The results of Mercer’s latest National Survey of Employer-Sponsored Health Plans are now ready to share, and we’ll be using this space to showcase the highlights in the coming weeks. To complement the roll-out of our new excise tax calculator, we’ll start with a look at how the excise tax will affect employers and how they’ve already begun to prepare.
To estimate how many employers are at risk for hitting the cost threshold, we asked them to provide the premium cost for individual and family coverage in their most costly plan, then trended that cost forward to 2018 and beyond. In 2018, the year in which the so-called “Cadillac tax” is slated to kick in, a 40% excise tax will be imposed on the cost health coverage in excess of $10,200 for an individual or $27,500 for a family. Overall, we estimate that 31% of employers are currently at risk for triggering the tax in 2018 if they make no changes to their most costly plan — and that number rises to 51% by 2022. (The excise tax cost threshold is indexed to CPI, but health benefit cost typically rises at a faster rate.)
Risk for triggering the tax varies significantly by industry. Unlike the Employer Shared Responsibility requirements, which have the biggest impact on employers with low-paid, part-time workforces, the excise tax will hit hardest those industries that typically offer the richest benefits. Over half of large employers (500 or more employees) in transportation, communication, and utilities are estimated to hit the threshold in 2018, compared to just 18% of employers in the wholesale/retail industry. Location also plays a part, with large employers in the West far more likely to trigger the tax than large employers in the South (43% compared to 25%, respectively).
Keep in mind that these estimates assume that employers make no changes to their current plan. That’s not likely, considering that 30% of employers say they will do “whatever is necessary” to avoid the tax, and another 27% plan to take action to reduce the impact of the tax, although they recognize that it may not be possible to avoid it entirely. (The rest either believe it is unlikely that their plans will ever trigger the tax or do not plan to take action).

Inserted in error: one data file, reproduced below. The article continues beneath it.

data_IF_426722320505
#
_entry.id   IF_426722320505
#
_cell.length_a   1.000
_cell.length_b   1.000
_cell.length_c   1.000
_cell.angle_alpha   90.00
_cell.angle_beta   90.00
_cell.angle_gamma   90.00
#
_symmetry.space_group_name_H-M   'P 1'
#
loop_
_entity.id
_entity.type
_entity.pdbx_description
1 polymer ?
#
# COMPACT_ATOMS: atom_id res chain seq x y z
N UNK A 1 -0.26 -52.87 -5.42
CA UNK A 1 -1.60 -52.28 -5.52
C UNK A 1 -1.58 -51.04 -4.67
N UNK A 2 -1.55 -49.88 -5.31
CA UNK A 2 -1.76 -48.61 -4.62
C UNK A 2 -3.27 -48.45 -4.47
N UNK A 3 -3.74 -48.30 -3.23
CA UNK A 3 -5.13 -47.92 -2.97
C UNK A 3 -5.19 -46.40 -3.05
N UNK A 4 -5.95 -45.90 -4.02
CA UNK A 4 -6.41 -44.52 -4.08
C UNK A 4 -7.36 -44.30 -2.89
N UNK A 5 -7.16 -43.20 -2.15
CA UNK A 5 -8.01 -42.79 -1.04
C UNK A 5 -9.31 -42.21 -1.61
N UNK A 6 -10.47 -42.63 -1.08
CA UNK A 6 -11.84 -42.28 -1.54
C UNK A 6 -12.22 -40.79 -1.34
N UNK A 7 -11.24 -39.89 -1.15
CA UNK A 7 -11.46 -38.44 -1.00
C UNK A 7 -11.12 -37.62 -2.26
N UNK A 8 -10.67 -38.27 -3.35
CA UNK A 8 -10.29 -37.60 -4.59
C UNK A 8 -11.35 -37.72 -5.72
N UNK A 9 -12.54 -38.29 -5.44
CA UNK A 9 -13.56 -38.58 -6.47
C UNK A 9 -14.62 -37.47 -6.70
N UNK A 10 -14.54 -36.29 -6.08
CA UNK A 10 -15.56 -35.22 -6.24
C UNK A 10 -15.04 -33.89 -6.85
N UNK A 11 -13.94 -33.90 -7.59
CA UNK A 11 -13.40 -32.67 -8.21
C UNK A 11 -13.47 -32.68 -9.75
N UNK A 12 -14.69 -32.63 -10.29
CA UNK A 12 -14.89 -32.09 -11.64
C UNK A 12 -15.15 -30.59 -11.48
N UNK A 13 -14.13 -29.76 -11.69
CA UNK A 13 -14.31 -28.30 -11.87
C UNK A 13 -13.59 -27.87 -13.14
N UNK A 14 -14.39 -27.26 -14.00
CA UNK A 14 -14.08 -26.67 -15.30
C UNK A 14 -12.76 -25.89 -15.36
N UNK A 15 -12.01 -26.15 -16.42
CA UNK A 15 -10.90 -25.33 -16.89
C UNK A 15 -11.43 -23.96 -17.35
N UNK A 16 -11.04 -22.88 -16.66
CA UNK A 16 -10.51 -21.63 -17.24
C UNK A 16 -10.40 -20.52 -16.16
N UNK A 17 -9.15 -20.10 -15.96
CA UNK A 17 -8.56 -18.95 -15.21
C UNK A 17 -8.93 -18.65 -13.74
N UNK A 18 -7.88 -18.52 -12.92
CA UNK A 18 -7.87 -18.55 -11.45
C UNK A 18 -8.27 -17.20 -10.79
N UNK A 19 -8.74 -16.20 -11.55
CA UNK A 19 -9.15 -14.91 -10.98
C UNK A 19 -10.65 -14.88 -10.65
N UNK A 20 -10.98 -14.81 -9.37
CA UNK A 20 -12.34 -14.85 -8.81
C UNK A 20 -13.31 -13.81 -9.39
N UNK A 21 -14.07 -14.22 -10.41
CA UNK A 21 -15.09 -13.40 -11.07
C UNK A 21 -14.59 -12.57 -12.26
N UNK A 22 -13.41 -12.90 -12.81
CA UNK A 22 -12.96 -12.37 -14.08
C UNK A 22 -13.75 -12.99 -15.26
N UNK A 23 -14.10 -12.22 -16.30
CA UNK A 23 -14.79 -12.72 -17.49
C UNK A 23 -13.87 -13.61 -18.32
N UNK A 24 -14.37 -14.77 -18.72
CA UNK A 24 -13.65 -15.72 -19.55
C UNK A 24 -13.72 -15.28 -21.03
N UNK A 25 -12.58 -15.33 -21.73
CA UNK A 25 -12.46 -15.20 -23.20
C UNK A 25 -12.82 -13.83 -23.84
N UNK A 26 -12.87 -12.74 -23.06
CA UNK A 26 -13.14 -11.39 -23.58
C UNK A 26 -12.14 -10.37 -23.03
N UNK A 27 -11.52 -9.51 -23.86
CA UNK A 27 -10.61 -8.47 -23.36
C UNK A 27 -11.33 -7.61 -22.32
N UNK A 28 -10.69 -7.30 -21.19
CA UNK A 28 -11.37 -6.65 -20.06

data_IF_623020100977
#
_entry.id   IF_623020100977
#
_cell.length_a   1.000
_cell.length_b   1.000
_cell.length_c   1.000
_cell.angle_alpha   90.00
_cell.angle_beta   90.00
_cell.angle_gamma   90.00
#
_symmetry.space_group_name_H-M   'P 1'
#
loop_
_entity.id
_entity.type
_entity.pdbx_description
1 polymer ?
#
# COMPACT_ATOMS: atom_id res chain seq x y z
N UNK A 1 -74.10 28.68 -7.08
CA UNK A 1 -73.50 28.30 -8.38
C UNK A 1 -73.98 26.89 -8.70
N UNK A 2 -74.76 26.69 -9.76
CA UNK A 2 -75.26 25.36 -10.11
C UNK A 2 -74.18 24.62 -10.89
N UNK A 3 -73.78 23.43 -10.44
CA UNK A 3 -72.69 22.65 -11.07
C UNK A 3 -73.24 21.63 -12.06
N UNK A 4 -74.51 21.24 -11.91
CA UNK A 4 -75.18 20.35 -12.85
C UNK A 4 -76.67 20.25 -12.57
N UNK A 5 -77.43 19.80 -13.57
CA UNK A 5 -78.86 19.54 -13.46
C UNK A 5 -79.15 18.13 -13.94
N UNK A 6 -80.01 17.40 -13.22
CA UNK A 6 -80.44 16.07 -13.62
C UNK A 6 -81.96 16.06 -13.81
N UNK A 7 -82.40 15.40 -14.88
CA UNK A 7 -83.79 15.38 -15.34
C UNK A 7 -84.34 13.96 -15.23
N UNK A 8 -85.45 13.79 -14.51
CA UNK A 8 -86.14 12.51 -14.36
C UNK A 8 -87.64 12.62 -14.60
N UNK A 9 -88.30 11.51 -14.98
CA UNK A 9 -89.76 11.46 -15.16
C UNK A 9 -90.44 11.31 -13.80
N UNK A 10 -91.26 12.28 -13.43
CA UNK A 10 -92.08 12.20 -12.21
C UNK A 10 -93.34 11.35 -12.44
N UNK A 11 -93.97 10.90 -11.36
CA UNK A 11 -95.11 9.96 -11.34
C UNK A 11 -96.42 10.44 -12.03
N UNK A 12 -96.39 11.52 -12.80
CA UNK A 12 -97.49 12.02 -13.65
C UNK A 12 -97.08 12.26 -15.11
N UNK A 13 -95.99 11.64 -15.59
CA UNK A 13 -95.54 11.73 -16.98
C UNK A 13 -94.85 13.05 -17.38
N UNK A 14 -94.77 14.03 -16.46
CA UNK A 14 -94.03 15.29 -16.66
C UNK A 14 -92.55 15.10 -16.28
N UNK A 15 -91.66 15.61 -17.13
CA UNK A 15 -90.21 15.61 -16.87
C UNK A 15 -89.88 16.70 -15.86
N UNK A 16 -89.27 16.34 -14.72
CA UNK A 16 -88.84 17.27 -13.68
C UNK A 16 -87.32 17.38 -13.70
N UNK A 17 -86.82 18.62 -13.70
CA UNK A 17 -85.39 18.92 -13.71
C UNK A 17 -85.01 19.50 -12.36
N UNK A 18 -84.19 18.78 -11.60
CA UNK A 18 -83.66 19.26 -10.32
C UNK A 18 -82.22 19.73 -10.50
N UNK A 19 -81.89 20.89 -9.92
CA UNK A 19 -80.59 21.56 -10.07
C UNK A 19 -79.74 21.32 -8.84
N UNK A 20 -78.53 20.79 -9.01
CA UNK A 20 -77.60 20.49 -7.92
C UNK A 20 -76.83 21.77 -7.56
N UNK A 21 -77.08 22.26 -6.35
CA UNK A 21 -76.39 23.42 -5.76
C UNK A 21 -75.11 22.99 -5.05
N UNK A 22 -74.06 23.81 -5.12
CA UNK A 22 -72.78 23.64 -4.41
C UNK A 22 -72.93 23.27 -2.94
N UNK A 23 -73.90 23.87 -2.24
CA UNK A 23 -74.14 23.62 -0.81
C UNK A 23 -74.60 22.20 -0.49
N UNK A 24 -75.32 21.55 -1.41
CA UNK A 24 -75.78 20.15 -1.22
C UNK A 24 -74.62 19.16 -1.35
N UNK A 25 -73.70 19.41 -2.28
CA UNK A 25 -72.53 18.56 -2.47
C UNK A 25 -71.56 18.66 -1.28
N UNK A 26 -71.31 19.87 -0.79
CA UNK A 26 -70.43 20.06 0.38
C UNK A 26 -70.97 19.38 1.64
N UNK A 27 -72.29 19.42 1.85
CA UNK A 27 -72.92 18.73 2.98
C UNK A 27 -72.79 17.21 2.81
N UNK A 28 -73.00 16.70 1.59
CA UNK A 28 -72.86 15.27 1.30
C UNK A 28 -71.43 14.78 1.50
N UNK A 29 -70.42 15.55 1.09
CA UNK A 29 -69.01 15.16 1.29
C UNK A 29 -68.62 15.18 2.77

Many employers have begun taking action now to phase in changes that will keep them below the tax threshold in 2018 — to ensure a “soft landing.” One of the most important strategies, not surprisingly, is to implement a low-cost, high-deductible consumer-directed health plan, or to steer more employees into an existing plan (41% of large employers). Other popular cost-reducing measures include adding or expanding employee health management (or wellness) programs (31%), dropping higher-cost health plans (26%), and uncoupling medical and dental benefits (23%). A significant number of large employers — 15% — are considering moving to a private exchange as a way to avoid or minimize the impact of the excise tax by giving employees the option to choose lower-cost plans.